\r\n The old traders’ adage “better to travel than arrive” has been true in 2017. Last year wa...
\r\n President Donald Trump signed on 28 March 2017 an executive order to unravel former President B...
\r\n According to some scientists, the fingerprint of human-caused climate change has been found on ...
\r\n Australia’s federal government has announced it will ratify and implement the OPCAT Treaty, O...
\r\n Nurses and teachers are among those bearing the brunt of a debt crisis rooted in the mistaken b...

Follow us



Christiana Figueres described the efforts that are being made to strike an effective climate deal, and highlighted that this agreement will boost – and not slow down – economic growth.

The head of the UN climate convention Christiana Figueres took stock of the current situation in view of the much-anticipated climate summit that will be held in Paris in December, where nearly 200 states are expected to reach an agreement on a global and binding deal to tackle climate change. The UN climate chief particularly stressed that – unlike what many have asserted – a global climate deal would not be a “silver bullet” and would not slow down economic growth, but, on the contrary, it would boost it, as it would wipe out greenhouse gas emissions.

Figueres stated that a “framework agreement” that will form the foundation of long term commitments is now being developed by diplomats, but that it will take time to deliver, and its results “will be harvested over time”. She also maintained that the aim is to strike an “enabling and facilitative” deal rather than one focused on imposing sanctions, and that all countries – irrespective of their sizes – will have to contribute “in a transparent and measurable way”. Also, for the deal to be effective, more offers of financial and clean technology assistance to help developing countries shift away from fossil fuels will have to be made.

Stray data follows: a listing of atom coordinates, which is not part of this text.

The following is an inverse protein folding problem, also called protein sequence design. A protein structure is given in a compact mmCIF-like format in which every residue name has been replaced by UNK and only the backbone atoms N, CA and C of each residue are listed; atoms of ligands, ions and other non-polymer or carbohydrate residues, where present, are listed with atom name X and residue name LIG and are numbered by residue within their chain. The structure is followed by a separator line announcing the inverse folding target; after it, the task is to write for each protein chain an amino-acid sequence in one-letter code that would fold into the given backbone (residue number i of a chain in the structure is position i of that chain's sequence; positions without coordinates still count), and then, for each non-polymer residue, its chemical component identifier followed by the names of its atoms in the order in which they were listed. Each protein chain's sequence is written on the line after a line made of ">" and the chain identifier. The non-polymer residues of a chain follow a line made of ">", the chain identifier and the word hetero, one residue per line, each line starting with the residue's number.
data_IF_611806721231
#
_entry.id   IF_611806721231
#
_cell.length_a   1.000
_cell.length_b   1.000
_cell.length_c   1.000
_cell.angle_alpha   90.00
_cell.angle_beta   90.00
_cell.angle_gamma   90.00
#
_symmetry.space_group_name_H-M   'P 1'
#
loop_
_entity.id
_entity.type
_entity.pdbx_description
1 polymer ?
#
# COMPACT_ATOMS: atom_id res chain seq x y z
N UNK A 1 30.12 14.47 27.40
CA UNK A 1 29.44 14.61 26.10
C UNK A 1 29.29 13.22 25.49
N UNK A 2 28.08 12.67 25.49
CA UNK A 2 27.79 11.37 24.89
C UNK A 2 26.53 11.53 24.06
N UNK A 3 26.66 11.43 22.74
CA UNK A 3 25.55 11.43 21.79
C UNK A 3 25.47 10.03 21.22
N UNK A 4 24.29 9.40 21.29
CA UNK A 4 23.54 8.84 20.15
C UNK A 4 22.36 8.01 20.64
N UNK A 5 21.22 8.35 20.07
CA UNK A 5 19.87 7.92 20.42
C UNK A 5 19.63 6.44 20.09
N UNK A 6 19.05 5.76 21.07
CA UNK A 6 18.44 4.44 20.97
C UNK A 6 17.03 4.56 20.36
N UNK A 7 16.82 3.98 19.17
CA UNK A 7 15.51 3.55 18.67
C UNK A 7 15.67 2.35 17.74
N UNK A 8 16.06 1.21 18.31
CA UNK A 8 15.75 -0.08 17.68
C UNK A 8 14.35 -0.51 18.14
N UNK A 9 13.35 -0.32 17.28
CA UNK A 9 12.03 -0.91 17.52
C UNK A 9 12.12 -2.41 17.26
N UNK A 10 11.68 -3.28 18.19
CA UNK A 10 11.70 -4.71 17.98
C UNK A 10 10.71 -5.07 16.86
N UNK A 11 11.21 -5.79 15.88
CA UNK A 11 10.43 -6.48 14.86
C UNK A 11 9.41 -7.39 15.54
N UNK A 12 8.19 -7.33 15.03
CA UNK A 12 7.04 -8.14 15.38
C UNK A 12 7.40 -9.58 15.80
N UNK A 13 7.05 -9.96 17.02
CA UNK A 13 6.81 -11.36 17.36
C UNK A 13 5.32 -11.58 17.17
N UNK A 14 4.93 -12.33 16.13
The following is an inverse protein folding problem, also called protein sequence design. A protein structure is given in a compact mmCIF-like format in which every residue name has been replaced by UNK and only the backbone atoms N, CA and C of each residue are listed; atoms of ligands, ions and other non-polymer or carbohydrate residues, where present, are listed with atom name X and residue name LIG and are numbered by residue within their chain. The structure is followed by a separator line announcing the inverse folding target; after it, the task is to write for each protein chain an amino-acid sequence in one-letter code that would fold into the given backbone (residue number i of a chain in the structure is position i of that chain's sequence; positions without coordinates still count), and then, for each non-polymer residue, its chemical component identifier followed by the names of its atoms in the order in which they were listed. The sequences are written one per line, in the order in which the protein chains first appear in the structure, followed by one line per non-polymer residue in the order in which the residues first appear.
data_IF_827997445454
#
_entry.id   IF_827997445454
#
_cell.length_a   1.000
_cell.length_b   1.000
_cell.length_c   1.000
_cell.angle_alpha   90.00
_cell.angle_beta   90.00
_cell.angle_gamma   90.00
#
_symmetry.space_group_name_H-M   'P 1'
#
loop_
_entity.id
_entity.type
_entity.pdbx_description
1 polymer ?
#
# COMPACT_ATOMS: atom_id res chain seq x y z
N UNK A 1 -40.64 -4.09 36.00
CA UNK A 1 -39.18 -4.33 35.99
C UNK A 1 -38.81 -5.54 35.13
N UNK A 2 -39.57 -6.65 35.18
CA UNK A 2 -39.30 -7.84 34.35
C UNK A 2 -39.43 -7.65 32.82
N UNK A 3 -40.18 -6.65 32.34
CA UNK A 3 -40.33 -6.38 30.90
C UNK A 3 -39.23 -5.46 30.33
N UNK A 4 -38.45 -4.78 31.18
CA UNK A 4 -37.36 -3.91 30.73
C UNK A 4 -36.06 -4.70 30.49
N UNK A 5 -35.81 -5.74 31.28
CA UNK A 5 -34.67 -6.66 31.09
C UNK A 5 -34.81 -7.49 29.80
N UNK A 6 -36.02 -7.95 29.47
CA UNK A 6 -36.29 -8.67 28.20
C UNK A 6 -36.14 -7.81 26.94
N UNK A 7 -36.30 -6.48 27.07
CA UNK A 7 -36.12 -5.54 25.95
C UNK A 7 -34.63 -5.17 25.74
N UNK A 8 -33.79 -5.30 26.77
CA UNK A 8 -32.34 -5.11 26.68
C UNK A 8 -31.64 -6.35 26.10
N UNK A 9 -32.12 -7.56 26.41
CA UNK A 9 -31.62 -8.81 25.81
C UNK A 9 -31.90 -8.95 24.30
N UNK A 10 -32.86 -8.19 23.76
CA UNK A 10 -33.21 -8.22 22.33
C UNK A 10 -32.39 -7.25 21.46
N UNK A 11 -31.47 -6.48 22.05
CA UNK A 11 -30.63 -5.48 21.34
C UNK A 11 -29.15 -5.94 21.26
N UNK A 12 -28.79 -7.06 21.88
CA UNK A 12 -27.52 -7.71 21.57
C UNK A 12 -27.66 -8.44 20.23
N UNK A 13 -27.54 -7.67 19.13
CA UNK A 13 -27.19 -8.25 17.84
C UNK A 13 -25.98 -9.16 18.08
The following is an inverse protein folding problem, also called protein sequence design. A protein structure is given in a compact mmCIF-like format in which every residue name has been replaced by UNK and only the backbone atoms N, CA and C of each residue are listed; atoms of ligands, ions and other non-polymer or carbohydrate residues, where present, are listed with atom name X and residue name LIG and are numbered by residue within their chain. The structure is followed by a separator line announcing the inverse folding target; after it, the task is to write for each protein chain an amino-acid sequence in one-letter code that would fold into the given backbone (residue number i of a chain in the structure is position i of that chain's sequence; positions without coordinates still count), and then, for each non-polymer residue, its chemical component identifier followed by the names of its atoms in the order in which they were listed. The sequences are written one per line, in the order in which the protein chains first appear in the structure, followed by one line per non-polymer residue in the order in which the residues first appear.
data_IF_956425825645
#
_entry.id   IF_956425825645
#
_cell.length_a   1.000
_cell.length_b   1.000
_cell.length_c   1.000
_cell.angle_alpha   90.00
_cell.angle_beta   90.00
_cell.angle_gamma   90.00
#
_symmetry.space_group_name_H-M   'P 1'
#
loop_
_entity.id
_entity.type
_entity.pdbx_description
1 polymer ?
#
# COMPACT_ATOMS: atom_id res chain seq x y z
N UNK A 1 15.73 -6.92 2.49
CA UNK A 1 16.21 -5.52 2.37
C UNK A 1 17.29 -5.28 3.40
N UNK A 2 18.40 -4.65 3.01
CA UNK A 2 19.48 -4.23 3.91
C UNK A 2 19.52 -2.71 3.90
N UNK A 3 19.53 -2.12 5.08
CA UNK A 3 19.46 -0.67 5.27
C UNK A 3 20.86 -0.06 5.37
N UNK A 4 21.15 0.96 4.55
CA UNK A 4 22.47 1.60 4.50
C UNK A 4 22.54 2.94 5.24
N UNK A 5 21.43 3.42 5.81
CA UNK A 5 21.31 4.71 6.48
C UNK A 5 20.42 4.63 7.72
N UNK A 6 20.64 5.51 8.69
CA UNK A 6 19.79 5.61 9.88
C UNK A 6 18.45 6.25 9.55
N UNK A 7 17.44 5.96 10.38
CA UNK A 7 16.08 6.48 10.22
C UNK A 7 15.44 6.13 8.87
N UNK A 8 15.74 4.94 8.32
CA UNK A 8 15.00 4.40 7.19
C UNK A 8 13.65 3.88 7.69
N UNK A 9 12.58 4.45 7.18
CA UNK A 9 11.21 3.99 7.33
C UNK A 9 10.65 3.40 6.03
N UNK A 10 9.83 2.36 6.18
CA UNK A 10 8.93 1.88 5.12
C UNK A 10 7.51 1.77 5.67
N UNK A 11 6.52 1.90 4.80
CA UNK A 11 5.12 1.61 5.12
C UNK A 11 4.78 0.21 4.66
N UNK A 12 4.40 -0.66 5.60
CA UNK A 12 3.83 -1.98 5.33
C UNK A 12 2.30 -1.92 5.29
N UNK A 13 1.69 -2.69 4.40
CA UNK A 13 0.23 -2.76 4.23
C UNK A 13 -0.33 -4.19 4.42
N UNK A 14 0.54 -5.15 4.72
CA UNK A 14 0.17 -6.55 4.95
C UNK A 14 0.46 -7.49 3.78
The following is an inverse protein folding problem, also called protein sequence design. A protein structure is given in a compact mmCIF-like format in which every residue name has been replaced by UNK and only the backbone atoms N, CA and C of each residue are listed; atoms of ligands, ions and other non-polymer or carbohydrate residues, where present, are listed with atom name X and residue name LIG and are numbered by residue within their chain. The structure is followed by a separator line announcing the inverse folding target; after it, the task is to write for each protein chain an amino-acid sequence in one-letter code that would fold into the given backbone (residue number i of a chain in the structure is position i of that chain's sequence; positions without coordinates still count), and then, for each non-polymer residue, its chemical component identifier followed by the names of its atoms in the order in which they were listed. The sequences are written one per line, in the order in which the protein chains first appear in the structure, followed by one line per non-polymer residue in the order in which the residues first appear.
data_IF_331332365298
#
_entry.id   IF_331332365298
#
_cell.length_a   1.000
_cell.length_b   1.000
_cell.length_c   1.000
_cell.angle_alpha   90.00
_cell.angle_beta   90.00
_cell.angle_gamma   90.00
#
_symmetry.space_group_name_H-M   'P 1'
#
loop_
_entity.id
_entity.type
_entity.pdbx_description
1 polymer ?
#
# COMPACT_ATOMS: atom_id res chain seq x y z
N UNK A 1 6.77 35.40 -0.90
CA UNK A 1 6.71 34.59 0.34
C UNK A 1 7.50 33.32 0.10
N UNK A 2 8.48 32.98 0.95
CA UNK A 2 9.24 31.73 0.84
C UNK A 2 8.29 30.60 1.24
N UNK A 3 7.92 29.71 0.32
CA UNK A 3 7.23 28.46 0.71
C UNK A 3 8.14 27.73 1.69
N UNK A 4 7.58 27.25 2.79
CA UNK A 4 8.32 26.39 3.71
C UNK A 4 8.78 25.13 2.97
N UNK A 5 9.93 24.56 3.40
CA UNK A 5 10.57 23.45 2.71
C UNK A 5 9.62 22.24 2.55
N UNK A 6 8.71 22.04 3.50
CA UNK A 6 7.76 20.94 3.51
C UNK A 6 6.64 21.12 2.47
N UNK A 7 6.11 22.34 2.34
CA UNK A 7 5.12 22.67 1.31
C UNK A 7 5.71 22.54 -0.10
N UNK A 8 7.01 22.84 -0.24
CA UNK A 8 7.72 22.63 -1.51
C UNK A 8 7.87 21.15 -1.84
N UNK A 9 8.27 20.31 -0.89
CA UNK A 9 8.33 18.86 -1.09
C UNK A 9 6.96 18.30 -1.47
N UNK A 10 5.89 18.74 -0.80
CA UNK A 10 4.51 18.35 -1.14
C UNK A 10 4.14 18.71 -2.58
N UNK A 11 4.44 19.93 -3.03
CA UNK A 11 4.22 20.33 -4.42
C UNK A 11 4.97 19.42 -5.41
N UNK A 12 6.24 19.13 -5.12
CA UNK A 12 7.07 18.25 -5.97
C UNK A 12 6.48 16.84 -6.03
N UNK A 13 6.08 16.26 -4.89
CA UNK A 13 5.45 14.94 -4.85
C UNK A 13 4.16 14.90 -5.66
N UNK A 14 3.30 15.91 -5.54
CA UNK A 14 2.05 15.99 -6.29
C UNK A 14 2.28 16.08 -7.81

States are expected to issue their Intended Nationally Determined Contributions (INDCs) to describe what levels of carbon cuts they can contribute ahead of the Paris summit, but so far only 38 countries – collectively representing only 30% of global emissions – have set out their plans. However, Figueres believes there will be “another wave” of submissions in June and during the summer, before the October 1 deadline, when the UN will start to review the offers.

It is critical to come to an agreement as soon as possible if the world wants to avoid catastrophic consequences; in fact, last year a UN panel of researchers stated that the world has less than 30 years of emissions at current levels before an unbearable level of warming – more than 2C compared to pre-industrial levels – is reached.


The gLAWcal Team

POREEN project

Thursday, 14 May 2015

(Source: RTCC)